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A debtor's prison is a prison for those who are unable to pay a debt.

Prior to the mid 19th century debtors' prisons were a common way to deal with unpaid debt.[1] Currently, the practice of giving prison sentences for unpaid debts has been mostly eliminated, with a few exceptions such as inability to pay child support and certain taxes, and some specific countries, such as the United Arab Emirates.

Contents

By region

Medieval Europe

During Europe's Middle Ages, debtors, both men and women, were locked up together in a single large cell, until their families paid their debt.[2] Debt prisoners often died of disease contracted from other debt prisoners. Conditions included starvation and abuse from other prisoners. If the father of a family was imprisoned for debt, the family business often suffered while the mother and children fell into poverty. Unable to pay the debt, the father often remained in debtors' prison for many years. Some debt prisoners were released to become serfs or indentured servants (debt bondage) until they paid off their debt in labor.

United Kingdom

In the United Kingdom, debtors' prisons varied in the amount of freedom they allowed the debtor. With a little money, a debtor could pay for some freedoms; some allowed inmates to conduct business and receive visitors; others (for example, the Fleet and King's Bench Prisons) even allowed inmates to live a short distance outside the prison — a practice known as the 'Liberty of the Rules' — and the Fleet even tolerated clandestine 'Fleet Marriages'.

Some debtors prisoners were less fortunate, being sent to prisons with a mix of criminals. Petty criminals, debtors, vicious criminals, convicts and many more were confined into a single cell.

The father of the English author Charles Dickens was sent to one of these prisons (Marshalsea Prison), which were often described in Dickens' novels.

The Debtors Act 1869 abolished imprisonment for debt, although debtors who had the means to pay their debt, but did not do so, could still be incarcerated for up to six weeks.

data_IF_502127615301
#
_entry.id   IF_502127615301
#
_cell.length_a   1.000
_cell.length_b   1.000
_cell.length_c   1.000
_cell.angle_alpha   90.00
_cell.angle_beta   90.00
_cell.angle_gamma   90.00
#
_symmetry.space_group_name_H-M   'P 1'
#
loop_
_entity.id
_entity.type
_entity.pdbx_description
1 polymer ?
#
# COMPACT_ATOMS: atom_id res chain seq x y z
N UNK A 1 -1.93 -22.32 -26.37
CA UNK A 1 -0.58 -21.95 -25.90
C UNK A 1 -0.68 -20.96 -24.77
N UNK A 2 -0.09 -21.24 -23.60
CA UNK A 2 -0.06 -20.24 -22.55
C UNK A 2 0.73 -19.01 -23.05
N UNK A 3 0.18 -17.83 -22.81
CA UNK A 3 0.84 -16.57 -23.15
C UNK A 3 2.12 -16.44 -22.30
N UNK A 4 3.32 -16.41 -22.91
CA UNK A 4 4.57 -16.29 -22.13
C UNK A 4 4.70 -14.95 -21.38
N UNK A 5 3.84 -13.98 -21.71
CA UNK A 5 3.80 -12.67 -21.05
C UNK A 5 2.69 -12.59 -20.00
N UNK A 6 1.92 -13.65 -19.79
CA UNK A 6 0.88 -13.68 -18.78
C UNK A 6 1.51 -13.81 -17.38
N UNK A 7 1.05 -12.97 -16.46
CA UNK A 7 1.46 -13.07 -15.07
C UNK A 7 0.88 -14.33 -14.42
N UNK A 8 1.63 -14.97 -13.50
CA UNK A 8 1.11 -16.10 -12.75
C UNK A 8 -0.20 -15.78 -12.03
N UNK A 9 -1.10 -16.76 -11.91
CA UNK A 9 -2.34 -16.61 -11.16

Notable London debtors' prisons

United States

In 1833 the United States reduced the practice of imprisonment for debts at the federal level. Most states followed suit. It is still possible, however, to be incarcerated for debt, but only in those circumstances in which the court finds that the debtor actually possesses the money or means available to pay the debt. However, in the case of child support, if you are unable to pay the amount set by child support enforcement you will be incarcerated even though you may not have the actual means to pay it through no fault of your own.[citation needed] The constitutions of the U.S. states of Tennessee and Oklahoma forbid civil imprisonment for debts.[3]

Notable previous Virginia debtors' prisons

Greece

Ιmprisonment for debts, whether to the tax office or to private banks, was still practiced until January 2008, when the law changed after imprisonment for unpaid taxes or other debts to the government or to the social security office was declared unconstitutional after being practised for 173 years, but still retained imprisonment for debts to private banks. However, the situation regarding imprisonment (προσωποκράτηση) for debts to the government is still unclear, as courts continue to have this ability for criminal acts.[4]

United Arab Emirates

Debtors in the United Arab Emirates, including Dubai, can be imprisoned for failing to pay their debts.[5]

See also

Notes

  1. ^ Cory, Lucinda. "A Historical Perspective on Bankruptcy", On the Docket, Volume 2, Issue 2, U.S. Bankruptcy Court, District of Rhode Island, April/May/June 2000, retrieved December 20, 2007.
  2. ^ http://www.articlesdepo.com/loans/56618.php
  3. ^ Oklahoma State Constitution 2 § 13
  4. ^ http://www.reporto.gr/news.asp?ID=7710
  5. ^ http://www.nytimes.com/2009/02/12/world/middleeast/12dubai.html

External links








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